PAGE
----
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J Stud Alcohol. 2005 Nov;66(6):745-55.

Drinking trajectories from adolescence to the mid-forties among alcohol dependent males.

Author information

  • 1Department of Veterans Affairs, Palo Alto Health Care System, 795 Willow Road 151-J, Menlo Park, California 94025, USA. tjacob@pgsp.edu

Abstract

OBJECTIVE:

Identifying differing developmental trajectories of alcohol behavior is fundamental in building theories of alcoholism etiology and course. The purpose of this study was to identify differences in developmental pathways of alcoholism from onset of drinking into middle adulthood.

METHOD:

Alcohol-related behaviors and psychiatric status were assessed in 330 men from the Vietnam Era Twin Registry having a lifetime diagnosis of alcohol dependence (AD). Using a modified version of Skinner's Lifetime Drinking History, distinct drinking phases were identified that differed in terms of quantity, frequency and context of drinking. Person-year data were created to indicate whether AD criteria were or were not met for each year between drinking onset and age 41.

RESULTS:

Using Latent Growth Mixture Modeling, a four-class model was identified: Severe Chronic Alcoholics; Severe Non-Chronic Alcoholics (SNCA); Late Onset Alcoholics; and Young Adult Alcoholics. Counterparts for three trajectories could be found in the larger alcoholism literature, whereas the fourth type (SNCA) has not been described, notwithstanding its seeming importance and prevalence.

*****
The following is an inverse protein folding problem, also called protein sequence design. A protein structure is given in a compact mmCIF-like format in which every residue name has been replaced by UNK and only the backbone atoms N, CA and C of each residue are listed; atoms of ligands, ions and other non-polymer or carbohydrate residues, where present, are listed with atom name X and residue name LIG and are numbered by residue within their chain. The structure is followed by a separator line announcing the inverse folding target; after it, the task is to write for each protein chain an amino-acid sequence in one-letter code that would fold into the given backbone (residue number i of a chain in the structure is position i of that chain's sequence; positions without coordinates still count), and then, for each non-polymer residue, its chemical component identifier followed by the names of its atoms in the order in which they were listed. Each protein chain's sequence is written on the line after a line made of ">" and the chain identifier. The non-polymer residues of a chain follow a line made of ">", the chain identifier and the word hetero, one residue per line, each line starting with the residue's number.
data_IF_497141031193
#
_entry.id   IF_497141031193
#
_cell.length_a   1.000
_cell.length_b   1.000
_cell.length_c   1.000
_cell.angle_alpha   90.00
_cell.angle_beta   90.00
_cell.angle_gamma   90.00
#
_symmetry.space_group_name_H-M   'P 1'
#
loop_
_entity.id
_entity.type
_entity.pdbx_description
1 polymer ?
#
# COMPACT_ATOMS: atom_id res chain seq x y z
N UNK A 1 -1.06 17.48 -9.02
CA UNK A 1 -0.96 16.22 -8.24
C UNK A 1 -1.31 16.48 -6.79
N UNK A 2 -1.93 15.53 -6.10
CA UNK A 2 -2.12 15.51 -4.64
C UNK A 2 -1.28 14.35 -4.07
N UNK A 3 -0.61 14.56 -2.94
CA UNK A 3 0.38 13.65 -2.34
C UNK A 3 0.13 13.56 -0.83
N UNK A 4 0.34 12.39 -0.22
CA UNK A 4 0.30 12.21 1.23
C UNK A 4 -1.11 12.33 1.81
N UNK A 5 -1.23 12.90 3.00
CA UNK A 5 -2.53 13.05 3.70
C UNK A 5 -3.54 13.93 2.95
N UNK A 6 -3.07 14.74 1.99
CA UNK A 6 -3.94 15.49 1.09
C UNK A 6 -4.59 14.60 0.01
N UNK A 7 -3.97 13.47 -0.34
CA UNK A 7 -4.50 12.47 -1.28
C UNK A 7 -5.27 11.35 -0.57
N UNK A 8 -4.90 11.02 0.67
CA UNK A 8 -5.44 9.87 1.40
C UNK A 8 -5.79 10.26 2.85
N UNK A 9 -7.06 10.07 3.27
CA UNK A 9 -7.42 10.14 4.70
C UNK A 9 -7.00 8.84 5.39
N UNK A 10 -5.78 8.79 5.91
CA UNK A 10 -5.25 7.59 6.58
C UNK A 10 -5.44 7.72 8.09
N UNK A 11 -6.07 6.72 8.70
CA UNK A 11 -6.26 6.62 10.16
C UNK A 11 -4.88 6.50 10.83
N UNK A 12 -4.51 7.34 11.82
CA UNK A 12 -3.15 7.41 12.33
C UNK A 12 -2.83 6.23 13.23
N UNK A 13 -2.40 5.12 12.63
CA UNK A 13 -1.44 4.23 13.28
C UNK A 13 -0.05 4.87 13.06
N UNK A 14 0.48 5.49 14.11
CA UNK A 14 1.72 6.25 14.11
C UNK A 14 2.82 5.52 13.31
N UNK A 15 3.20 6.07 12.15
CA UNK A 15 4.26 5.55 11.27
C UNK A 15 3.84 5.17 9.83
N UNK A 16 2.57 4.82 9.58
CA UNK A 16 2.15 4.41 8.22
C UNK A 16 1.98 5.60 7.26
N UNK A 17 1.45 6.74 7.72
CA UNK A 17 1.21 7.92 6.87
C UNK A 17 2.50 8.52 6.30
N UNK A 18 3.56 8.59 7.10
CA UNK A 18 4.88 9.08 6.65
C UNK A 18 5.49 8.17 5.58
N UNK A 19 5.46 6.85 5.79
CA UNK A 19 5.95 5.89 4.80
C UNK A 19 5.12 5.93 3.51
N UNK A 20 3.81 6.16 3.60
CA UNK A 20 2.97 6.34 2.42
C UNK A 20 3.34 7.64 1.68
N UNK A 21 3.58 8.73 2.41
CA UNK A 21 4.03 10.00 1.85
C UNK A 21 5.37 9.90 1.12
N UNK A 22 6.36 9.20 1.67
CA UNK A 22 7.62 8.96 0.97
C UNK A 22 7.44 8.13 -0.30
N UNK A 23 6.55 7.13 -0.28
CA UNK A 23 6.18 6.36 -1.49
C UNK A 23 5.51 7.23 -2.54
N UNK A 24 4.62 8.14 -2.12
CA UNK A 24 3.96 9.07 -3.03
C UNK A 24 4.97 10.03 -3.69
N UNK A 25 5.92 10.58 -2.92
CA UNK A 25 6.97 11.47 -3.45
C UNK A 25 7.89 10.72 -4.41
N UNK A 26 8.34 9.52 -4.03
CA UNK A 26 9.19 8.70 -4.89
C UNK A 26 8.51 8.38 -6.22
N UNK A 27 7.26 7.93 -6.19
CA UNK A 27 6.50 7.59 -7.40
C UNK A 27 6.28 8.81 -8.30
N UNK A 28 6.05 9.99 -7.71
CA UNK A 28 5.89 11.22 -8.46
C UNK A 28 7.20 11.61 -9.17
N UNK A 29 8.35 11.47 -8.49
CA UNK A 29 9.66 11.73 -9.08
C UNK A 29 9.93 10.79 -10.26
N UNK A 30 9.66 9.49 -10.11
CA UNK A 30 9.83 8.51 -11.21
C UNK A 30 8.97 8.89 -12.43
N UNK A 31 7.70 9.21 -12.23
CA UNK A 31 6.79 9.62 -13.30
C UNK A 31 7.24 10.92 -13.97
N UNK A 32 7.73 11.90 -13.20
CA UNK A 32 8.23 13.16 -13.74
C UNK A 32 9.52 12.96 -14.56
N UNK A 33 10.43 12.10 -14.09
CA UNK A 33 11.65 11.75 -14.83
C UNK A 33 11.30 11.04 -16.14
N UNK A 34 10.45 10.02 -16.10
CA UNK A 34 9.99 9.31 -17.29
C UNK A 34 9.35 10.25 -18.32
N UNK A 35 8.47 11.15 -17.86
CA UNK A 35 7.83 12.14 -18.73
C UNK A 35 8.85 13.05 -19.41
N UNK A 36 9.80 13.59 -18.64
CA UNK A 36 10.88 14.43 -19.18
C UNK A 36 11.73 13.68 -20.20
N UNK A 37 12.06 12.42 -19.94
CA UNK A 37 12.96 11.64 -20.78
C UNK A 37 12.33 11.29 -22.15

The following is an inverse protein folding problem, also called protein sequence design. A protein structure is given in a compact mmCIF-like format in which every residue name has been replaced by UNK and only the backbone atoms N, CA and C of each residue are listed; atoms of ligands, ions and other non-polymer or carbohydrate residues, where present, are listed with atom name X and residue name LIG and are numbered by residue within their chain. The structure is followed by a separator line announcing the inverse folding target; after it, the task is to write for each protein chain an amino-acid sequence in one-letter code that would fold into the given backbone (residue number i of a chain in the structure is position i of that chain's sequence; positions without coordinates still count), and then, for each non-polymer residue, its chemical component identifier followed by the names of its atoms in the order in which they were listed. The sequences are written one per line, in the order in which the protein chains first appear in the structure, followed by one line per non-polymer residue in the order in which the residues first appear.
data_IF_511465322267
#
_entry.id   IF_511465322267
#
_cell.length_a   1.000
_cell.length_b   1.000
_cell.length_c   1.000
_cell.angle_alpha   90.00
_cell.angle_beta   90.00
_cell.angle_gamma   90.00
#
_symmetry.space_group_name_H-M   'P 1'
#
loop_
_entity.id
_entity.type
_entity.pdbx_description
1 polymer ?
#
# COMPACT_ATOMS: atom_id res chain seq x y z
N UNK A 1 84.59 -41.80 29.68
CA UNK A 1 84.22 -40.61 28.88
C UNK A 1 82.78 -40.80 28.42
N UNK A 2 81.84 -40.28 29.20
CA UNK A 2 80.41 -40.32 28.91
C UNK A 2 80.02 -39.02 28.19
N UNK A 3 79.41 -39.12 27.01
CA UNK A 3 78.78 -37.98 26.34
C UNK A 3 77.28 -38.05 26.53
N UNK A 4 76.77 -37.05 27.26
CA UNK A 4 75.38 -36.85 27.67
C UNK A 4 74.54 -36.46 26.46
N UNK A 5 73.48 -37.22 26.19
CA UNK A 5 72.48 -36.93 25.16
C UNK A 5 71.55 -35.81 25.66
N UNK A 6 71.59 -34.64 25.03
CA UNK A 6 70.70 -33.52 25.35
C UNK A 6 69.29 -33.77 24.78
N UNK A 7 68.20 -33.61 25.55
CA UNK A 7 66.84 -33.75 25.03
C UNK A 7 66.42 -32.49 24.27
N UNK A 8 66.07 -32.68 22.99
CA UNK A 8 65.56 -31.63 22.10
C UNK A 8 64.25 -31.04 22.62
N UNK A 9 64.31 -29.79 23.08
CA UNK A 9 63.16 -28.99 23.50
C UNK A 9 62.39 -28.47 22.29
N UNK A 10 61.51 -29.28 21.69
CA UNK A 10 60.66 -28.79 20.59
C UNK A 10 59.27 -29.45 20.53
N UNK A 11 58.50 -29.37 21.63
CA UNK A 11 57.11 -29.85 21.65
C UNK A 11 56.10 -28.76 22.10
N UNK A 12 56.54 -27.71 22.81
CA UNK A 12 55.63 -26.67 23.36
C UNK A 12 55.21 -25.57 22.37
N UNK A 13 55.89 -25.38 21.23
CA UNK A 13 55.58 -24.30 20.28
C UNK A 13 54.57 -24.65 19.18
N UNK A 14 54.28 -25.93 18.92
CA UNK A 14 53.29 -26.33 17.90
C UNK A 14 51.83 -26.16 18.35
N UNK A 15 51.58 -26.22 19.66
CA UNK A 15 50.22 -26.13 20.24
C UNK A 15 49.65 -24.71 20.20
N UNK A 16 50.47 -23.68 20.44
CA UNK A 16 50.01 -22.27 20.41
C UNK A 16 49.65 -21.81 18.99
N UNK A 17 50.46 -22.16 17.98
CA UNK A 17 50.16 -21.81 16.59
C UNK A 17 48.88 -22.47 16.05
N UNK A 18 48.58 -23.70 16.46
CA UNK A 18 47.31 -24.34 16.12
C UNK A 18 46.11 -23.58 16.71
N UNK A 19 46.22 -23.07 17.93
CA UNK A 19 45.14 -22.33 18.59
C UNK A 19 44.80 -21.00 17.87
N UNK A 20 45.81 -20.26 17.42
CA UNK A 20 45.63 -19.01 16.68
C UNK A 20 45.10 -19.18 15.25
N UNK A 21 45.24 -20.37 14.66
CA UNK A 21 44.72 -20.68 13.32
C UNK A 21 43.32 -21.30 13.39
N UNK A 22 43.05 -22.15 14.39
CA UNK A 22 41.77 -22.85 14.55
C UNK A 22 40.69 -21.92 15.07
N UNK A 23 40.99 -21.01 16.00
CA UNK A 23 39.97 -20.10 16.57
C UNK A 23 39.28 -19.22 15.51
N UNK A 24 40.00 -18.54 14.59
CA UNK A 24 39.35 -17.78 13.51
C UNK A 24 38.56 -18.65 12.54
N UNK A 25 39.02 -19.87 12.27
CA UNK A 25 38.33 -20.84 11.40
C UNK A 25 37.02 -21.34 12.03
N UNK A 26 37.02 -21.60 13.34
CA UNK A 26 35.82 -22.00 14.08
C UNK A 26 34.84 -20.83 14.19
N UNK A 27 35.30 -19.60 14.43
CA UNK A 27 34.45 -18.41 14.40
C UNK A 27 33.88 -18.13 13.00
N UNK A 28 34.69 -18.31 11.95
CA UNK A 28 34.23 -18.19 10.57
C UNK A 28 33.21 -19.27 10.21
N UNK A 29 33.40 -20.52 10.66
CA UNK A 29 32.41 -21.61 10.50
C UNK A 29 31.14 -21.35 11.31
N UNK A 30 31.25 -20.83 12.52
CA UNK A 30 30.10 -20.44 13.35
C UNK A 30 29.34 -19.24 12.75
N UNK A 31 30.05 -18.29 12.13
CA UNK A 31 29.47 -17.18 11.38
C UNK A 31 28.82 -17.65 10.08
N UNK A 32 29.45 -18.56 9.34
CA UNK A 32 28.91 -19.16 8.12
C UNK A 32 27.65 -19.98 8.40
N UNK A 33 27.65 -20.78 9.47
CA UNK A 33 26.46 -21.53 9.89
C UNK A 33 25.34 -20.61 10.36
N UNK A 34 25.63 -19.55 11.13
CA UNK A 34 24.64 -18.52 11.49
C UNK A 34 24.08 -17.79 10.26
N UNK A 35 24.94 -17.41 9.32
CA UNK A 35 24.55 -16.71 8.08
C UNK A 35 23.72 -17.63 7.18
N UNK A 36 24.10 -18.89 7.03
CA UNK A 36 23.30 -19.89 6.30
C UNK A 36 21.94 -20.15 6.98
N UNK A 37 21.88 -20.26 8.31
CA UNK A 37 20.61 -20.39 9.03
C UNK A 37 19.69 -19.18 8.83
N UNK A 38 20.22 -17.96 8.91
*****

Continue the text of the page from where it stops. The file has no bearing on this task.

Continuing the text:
CONCLUSIONS:

Present findings support the existence of different alcoholism trajectories and provide a more complete understanding of the variability of alcohol dependence over time. Findings build on the larger alcoholism literature identifying alcoholic subgroups and provide important information regarding alcoholism trajectories and associated features. Future studies are needed with regard to better understanding of the psychosocial influences related to the different alcoholism trajectories, as well as characterizing the different trajectories as individuals transition into older age.

PMID:
16459936
[PubMed - indexed for MEDLINE]
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